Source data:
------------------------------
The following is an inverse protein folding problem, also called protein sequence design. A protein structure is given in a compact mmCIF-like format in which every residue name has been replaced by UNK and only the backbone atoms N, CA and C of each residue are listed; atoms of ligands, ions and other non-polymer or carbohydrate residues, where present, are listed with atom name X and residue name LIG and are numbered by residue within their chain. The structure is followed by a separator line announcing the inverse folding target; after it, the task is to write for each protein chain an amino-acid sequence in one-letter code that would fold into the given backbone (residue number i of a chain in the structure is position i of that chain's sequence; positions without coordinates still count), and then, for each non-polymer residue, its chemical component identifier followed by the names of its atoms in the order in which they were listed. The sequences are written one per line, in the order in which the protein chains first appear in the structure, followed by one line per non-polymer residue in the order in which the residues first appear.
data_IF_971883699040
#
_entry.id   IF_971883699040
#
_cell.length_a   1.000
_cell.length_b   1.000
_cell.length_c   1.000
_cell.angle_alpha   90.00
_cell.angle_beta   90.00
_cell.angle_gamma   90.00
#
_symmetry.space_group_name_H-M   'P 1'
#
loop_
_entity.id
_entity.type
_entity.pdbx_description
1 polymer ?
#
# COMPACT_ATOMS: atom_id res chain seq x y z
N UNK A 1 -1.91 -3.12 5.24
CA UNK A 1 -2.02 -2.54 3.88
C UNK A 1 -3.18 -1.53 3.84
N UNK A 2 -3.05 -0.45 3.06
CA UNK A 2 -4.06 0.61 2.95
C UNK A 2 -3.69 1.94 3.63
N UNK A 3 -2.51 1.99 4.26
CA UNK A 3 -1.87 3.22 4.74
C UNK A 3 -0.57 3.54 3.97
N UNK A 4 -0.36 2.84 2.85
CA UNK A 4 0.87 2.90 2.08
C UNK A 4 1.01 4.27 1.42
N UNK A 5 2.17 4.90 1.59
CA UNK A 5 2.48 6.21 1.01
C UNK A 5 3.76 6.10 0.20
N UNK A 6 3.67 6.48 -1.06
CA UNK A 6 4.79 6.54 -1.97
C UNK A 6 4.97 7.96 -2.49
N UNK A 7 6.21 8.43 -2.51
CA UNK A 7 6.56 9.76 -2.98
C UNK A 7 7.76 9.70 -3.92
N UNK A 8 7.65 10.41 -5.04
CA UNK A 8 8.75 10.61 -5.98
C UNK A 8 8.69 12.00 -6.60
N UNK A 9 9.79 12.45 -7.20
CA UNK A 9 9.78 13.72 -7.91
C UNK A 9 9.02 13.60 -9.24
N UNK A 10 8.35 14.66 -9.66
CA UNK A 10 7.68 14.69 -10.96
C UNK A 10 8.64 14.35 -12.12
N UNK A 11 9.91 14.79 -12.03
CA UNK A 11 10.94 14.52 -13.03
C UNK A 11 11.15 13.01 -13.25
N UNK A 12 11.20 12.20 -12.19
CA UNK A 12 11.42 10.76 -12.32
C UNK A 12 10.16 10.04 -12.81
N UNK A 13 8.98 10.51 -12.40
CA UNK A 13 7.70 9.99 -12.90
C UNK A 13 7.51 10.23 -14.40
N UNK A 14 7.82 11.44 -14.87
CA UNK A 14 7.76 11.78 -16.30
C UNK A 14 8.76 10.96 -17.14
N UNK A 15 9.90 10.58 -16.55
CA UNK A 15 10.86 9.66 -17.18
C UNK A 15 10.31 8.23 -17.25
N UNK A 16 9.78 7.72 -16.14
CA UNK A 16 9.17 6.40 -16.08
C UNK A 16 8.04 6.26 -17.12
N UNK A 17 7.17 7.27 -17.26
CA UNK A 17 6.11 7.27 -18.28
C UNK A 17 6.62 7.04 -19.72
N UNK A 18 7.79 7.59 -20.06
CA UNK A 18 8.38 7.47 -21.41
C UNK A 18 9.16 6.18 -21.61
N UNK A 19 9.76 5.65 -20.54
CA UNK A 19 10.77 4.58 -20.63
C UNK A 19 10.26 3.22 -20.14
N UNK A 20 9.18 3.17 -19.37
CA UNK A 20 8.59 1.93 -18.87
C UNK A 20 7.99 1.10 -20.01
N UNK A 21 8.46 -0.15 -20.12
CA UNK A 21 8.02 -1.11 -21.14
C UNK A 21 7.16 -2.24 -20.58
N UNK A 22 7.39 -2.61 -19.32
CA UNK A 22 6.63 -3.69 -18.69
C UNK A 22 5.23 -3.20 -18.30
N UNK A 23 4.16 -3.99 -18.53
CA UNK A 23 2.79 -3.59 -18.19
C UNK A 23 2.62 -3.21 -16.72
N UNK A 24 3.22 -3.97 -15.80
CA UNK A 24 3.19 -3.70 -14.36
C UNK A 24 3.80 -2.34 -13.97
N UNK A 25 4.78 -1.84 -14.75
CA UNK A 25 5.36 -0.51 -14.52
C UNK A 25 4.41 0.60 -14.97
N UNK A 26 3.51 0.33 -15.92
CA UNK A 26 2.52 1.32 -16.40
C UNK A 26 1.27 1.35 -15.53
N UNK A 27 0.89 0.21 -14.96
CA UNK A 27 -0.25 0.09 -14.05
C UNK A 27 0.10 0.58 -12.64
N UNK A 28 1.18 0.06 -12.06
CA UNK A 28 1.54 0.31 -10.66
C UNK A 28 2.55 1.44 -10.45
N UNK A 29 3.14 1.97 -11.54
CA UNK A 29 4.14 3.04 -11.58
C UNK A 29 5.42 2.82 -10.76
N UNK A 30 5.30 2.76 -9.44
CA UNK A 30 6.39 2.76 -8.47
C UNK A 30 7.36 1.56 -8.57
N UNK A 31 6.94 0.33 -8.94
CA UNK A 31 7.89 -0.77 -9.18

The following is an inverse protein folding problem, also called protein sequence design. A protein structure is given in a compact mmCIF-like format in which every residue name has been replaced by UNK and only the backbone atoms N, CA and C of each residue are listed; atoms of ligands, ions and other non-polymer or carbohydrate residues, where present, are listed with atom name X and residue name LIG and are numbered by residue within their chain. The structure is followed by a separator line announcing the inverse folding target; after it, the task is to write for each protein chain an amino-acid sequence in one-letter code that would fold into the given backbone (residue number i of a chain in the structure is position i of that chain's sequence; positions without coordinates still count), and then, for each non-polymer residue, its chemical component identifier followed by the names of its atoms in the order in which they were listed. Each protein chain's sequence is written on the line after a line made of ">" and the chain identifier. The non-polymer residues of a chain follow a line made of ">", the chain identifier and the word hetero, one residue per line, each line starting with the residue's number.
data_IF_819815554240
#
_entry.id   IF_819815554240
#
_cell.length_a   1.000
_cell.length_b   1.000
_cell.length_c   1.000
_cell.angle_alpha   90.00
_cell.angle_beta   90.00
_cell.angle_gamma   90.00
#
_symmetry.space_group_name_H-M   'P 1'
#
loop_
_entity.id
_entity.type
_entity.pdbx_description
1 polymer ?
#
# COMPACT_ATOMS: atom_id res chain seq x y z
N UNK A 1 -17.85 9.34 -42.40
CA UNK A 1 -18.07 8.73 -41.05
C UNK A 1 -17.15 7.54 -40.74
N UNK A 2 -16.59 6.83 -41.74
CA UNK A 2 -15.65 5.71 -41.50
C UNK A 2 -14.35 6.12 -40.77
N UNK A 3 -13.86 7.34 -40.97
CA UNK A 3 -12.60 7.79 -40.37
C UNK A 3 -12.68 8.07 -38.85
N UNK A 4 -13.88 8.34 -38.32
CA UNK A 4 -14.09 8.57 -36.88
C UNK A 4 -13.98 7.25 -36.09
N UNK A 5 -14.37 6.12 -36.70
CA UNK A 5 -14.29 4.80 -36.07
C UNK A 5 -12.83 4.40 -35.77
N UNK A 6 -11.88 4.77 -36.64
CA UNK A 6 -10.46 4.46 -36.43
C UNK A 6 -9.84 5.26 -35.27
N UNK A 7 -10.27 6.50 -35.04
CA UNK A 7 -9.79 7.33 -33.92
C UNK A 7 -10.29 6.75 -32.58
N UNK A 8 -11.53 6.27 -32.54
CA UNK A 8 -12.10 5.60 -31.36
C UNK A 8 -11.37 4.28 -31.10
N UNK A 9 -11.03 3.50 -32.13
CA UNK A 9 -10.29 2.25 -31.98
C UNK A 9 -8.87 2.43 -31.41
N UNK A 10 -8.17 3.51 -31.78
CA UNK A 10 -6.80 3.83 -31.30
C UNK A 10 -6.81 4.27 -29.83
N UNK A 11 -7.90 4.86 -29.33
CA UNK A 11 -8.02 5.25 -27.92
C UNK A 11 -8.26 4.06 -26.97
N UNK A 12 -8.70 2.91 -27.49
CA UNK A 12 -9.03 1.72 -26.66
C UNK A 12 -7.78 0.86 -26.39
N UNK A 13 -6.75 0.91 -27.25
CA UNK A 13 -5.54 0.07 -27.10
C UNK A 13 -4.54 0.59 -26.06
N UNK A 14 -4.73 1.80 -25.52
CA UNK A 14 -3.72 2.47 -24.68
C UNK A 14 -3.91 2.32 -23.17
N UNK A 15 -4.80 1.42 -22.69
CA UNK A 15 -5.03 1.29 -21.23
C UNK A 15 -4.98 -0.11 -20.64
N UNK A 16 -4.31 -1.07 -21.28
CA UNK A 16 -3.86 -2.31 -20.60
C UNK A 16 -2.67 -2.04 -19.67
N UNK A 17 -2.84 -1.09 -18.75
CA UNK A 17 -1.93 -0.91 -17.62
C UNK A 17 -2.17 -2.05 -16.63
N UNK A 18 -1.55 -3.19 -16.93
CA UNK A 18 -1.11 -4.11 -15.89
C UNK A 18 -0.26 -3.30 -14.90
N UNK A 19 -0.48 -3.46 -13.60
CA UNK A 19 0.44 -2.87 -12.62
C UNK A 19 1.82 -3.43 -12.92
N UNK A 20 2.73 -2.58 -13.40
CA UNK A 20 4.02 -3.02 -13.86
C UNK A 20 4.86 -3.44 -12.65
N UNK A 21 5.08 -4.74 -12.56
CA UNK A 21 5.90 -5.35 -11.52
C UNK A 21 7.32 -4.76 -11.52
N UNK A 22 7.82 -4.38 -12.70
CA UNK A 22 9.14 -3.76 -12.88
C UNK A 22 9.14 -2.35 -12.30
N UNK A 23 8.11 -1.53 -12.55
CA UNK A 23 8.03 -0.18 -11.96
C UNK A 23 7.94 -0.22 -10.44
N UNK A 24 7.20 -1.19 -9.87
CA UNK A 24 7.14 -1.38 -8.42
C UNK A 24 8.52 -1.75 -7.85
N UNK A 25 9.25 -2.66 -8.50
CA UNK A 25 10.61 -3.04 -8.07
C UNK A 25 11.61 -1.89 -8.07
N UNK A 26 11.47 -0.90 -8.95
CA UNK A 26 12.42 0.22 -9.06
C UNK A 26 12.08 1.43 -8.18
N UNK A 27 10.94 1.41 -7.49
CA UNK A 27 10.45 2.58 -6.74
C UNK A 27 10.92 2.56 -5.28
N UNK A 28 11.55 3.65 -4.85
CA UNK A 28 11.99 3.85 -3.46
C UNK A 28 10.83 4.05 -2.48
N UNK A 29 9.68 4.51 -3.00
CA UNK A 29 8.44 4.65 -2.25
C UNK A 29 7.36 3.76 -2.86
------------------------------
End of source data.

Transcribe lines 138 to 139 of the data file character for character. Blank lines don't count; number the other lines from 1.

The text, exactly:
N UNK A 2 -16.59 6.83 -41.74
CA UNK A 2 -15.65 5.71 -41.50